Rampant inflation, high health care costs and a shortage of medical travel | Journal of Medical Tourism | Medical travel

Recent reports have confirmed that inflation has had a significant impact this year, causing consumers to lose the value of their hard-earned money and making healthcare less affordable.

According to a study conducted by the Kaiser Family Foundation (KFF), health insurance prices saw their biggest increase since 2011, with family plans rising 7% to nearly $24,000. By comparison, workers’ wages rose just 5.2 percent this year, while inflation rose 5.8 percent, eating into workers’ incomes and making health care costs more burdensome.

KFF’s 2023 Employer Health Benefits Survey shed light on the significant impact of inflation on health care costs this year and provided insight into the future given the current economic trend. The study revealed that average annual health insurance premiums have risen 22% since 2018 and 47% since 2013 due to rising inflation.

For single coverage, annual premiums have increased from $7,911 in 2022 to $8,435 per year in 2023. The average premium is even higher for small businesses ($8,722) compared to large businesses ($8,321), and the total varies by of the type of plans workers have. One positive note for workers is that employers have yet to raise deductibles despite continued inflation. However, it remains uncertain how long this will last.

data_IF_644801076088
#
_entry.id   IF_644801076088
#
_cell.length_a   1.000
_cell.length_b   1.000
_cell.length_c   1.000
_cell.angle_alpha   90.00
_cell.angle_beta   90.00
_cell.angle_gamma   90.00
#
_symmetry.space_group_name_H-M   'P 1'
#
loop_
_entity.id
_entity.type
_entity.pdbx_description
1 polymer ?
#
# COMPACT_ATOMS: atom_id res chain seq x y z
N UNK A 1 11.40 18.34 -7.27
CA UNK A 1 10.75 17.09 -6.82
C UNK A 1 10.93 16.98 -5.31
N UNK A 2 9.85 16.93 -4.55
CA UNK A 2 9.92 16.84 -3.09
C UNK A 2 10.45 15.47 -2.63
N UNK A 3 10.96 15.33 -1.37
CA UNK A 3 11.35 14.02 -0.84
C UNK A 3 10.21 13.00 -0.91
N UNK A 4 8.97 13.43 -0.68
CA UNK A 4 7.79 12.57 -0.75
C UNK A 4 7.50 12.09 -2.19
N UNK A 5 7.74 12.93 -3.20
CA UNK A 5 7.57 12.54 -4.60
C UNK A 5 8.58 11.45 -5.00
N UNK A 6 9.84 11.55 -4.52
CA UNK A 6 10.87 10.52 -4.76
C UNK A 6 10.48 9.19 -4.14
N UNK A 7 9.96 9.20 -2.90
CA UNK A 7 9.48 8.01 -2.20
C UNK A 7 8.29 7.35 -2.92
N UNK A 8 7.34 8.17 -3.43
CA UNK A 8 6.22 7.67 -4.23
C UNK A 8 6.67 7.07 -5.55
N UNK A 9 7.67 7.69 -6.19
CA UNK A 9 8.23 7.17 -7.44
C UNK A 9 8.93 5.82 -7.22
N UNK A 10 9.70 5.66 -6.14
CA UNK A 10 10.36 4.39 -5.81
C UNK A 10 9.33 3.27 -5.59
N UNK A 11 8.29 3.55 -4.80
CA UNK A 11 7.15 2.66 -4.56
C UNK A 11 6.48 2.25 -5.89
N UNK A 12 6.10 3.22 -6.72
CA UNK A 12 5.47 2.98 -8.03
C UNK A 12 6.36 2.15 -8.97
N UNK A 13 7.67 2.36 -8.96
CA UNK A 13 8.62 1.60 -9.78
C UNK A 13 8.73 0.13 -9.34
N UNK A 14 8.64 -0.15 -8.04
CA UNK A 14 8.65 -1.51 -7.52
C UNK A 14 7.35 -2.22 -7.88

As a result of rising health care costs, as well as other basic expenses such as food, housing and clothing, many consumers are beginning to avoid or delay medical treatment and tests in order to save money for basic expenses.

According to a recent Gallup poll, nearly four in ten Americans said they or a family member have put off medical care because of costs. The polling organization reported that nearly 40 percent of Americans have put off health care because of costs in 2022, the highest number in more than 20 years.

This is in line with KFF’s 2022 annual survey, which revealed that four in ten adults report having debt due to medical or dental bills, including debts owed to credit card companies, collection agencies, family and friends and banks .

These findings underscored the need for employers to take decisive action to review health plans for their employees and explore ways to reduce costs while achieving optimal health outcomes for their workers. One potential solution is to consider medical travel options to reduce costs while maintaining high-quality care.